The fundamental caution I've come away with is that you need to "design" your TV - AS combination not for the sunny days you're cruising the turnpike, but for the unexpected times such as when you're coming down a twisting mountain grade, or when some jerk cuts in front of you and hits his brakes--happened to me last Friday afternoon -- or you're hit by a sudden cross wind. Plan for the extremes, not the norms ...

Continue doing what you're doing right now, investigate, get detailed information, and make sure you really understand the towing demands of your AS and the capabilities of your TV. A key source should be the AS dealer who can give you sound advice.

I'm not sure, but I suspect that if you exceed the capabilities of your TV as specified in the owner's manual, that you may exposing yourself to serious liabilities should something go wrong, to say nothing of injury to you or others.

I have a load leveling feature on our Suburban, and its not a replacement for my wd hitch. A wd hitch does just that, it distributes the additional weight among the four axles. I'd be really hesitant to use a wd hitch to circumvent an axel loading limitation.

A final note, my wife and I travel pretty light, but we find that the "extra doodad" weight adds up fast. You need to include anything you're carrying in your TV as part of the total weight load on your TV; portable gen set, a couple bikes--in our case, kayaks--, a bocce ball set, an additional passenger or two ...

My $.02
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Old 03-11-2012, 10:52 PM   #25
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You need to dig into the owner's manual on many of these vehicles to see if auto-levelling, stability control, the receiver... etc... are compatible with a WD hitch. Another option is to look at the lighter/shorter models out there, or a used model. My 2006 22' has about 400lbs on the hitch ready to roll and around 5000lbs. The 25's are balanced differently and almost double the hitch weight.

It's not going to do any good to have a $2500 WD hitch that twists your LR into a pretzel the first bump you hit.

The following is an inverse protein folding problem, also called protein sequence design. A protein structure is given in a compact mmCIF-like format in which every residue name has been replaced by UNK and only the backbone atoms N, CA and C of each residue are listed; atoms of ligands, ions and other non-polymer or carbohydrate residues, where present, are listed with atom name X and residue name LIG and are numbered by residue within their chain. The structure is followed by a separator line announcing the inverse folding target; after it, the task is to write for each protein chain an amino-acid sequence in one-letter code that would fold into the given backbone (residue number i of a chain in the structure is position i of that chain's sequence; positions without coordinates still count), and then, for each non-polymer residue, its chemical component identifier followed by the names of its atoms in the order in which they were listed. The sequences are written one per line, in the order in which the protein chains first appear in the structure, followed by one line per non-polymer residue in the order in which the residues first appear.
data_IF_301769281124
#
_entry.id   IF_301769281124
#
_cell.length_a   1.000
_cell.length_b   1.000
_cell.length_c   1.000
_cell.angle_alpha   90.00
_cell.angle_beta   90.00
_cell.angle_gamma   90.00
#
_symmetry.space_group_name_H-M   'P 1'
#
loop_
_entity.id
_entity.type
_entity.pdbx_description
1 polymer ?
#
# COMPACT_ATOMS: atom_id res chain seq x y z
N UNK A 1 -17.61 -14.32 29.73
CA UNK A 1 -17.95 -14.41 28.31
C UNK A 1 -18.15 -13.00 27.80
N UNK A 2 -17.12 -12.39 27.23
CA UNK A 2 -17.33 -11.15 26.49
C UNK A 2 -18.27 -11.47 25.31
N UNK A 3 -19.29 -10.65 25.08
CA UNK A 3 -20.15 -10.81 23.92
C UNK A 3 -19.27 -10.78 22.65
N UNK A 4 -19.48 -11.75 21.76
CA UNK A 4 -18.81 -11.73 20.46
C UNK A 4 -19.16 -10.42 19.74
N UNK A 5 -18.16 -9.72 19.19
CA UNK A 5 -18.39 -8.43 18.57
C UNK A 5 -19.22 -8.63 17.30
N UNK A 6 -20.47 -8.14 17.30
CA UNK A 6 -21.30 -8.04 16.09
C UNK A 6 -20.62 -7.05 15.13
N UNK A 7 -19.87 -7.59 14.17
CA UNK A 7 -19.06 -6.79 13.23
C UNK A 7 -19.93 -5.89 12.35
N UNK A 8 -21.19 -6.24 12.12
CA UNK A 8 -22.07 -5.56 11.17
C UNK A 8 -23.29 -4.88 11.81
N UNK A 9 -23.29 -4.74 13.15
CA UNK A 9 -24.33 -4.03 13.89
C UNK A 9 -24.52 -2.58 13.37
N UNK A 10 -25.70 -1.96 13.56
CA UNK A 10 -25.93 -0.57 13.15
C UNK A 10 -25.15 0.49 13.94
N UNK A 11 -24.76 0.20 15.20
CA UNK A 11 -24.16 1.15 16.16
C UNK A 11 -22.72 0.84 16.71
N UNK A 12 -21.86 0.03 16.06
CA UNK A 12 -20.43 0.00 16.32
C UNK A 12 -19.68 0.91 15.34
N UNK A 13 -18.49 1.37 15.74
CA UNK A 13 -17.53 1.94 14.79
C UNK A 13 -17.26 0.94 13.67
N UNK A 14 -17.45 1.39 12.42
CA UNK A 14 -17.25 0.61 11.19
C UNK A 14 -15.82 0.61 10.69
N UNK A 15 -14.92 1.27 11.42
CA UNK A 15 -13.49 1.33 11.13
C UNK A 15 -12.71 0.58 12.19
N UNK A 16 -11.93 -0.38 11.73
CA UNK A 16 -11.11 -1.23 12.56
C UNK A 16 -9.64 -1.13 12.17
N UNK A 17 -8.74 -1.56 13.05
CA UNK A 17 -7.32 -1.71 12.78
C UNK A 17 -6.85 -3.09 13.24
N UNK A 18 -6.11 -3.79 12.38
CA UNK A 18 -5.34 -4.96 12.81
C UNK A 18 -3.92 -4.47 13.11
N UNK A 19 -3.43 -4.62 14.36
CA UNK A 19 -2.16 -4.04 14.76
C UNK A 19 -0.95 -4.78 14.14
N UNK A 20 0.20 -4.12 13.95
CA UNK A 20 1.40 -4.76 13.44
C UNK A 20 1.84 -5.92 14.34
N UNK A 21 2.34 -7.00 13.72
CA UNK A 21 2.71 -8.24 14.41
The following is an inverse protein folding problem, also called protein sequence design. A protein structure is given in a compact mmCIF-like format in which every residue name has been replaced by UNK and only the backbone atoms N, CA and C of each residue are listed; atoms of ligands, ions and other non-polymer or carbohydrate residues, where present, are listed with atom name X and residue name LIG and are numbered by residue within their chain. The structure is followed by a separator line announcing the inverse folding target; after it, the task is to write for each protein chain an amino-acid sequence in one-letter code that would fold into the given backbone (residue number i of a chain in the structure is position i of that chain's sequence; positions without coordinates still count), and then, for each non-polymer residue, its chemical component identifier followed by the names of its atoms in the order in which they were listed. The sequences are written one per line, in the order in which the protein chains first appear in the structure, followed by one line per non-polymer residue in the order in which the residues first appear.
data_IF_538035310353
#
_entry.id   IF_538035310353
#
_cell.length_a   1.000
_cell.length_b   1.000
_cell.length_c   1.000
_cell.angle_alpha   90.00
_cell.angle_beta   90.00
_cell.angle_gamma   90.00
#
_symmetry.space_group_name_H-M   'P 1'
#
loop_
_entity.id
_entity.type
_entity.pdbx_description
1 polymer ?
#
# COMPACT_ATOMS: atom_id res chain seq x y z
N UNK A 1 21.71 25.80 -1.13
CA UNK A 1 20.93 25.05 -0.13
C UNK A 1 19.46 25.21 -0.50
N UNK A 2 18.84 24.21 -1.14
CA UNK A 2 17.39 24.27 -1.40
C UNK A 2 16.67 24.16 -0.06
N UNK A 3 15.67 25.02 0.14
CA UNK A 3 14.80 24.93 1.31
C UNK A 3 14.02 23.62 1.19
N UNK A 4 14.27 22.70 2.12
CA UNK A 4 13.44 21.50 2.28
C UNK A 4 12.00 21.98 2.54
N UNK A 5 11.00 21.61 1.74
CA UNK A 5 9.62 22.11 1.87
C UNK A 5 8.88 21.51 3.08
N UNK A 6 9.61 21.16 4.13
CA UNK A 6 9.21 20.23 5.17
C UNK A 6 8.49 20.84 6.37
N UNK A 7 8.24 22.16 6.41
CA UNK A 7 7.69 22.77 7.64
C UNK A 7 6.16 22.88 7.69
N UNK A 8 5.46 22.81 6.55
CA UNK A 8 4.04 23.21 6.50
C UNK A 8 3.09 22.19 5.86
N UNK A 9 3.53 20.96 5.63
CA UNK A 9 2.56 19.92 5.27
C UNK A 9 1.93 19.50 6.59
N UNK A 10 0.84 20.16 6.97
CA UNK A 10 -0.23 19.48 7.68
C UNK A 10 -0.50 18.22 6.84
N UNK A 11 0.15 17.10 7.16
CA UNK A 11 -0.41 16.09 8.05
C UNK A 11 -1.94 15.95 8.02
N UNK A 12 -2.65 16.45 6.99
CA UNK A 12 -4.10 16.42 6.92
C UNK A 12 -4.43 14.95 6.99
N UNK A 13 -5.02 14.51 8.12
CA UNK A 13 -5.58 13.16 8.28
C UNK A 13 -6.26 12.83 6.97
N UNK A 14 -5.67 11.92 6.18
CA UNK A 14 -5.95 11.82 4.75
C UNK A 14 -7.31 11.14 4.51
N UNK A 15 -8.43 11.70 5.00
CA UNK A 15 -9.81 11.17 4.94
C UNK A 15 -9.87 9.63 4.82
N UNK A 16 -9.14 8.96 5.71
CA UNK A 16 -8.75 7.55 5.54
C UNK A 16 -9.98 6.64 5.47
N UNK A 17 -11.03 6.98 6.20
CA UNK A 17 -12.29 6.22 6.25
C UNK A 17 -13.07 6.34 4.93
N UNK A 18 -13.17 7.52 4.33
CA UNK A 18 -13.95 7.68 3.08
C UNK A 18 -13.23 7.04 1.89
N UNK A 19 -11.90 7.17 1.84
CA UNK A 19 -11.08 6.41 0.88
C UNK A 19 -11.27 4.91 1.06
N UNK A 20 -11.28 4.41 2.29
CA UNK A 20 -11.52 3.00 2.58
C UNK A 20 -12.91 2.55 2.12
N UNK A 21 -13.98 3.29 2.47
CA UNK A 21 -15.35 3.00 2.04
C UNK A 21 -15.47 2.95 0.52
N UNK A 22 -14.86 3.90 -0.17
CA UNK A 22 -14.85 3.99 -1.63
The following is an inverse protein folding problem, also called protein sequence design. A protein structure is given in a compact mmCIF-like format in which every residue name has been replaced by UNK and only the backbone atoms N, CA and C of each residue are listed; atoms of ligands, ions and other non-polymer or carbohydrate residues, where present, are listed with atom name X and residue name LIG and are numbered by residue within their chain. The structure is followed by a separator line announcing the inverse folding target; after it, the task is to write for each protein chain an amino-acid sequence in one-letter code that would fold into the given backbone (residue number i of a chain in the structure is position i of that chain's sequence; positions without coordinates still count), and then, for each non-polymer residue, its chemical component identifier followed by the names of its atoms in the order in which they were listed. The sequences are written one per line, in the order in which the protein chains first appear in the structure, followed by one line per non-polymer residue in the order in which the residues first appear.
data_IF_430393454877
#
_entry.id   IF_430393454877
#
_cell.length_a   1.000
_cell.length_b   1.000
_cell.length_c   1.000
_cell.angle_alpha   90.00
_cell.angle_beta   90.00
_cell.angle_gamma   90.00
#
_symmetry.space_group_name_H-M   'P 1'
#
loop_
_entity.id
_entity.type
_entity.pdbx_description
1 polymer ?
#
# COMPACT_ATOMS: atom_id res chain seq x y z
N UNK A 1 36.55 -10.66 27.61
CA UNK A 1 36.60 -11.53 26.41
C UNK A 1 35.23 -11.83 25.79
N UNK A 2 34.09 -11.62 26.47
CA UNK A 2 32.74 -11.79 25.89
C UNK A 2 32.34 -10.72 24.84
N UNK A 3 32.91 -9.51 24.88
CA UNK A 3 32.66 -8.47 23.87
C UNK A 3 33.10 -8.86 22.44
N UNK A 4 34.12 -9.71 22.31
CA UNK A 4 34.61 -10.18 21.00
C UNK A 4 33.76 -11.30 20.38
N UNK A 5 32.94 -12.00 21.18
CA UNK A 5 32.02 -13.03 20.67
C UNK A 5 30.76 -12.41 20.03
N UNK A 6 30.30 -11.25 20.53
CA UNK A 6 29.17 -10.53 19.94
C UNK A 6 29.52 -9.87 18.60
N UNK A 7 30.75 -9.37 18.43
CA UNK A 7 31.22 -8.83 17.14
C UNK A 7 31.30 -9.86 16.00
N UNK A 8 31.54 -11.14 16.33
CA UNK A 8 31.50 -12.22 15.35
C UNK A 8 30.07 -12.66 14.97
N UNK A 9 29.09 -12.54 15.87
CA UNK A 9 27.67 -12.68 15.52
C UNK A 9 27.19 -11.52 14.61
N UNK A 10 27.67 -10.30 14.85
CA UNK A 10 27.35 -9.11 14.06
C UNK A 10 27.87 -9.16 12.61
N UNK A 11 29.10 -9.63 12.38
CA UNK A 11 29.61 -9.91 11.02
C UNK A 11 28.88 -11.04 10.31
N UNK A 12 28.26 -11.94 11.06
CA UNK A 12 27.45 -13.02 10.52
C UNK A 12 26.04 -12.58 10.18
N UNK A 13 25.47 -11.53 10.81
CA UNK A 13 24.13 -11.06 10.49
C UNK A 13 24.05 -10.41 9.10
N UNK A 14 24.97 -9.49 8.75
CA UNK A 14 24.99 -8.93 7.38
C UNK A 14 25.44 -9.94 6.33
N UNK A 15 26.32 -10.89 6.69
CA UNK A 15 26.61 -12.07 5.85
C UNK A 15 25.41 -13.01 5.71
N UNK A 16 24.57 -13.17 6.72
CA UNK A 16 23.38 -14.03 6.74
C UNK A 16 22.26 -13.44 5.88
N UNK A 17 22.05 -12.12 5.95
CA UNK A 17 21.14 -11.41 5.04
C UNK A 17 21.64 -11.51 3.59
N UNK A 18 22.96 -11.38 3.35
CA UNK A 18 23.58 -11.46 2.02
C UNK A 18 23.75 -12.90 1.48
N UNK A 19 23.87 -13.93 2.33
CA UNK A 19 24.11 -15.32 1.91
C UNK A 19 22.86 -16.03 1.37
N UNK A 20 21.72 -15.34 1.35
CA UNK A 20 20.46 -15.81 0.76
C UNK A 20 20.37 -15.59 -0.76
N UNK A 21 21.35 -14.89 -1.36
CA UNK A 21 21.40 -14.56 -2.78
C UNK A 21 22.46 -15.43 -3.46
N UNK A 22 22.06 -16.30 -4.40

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Old 03-11-2012, 11:40 PM   #26
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Now you have me re thinking WD for my liberty

Do I really need it or want it for 16fter. BMW has a habit of doing things right even there manuals I personally would trust them but rest of car makers no lol maybe toyota. I know UK folks are laughing at us they would pull 28fter with old mini. Here is new mini pulling what looks like light AS add 500 pounds in trailer, 400 in car lol would be different story. Looks little scary

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Old 03-11-2012, 11:51 PM   #27
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I agree Road Geezer about having stability margin to cope gracefully with adverse circumstances. To some extent, if one can anticipate conditions (such as road, wind, passing trucks), one can compensate by driving more slowly. But it is not enough to observe that sway did not occur at a given speed for your rig; stability requires that if any sway is excited by conditions it will damp out quickly. It is surely prudent to reduce your speed if you feel it.
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Old 03-12-2012, 12:25 AM   #28
CLOUDSPLITTER "Tahawas"
 
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Question Swayings...

18 Seasons towing a 63 22' Safari, 3500lbs, with an 85 Jeep Grand Wagoneer and 95 3/4 Suburban, and I can tell you for certain that a light weight single axle Airstream sway's...

Our MUCH heavier twin axle 25' Classic was much more stable, even with the same friction control system that we had used on the Safari.

Don't let the trailer's light weight lull you into a false sense of security.
A quality WD, sway control hitch properly set up will improve the towing safety of ANY Airstream.

Sweet Streams

Bob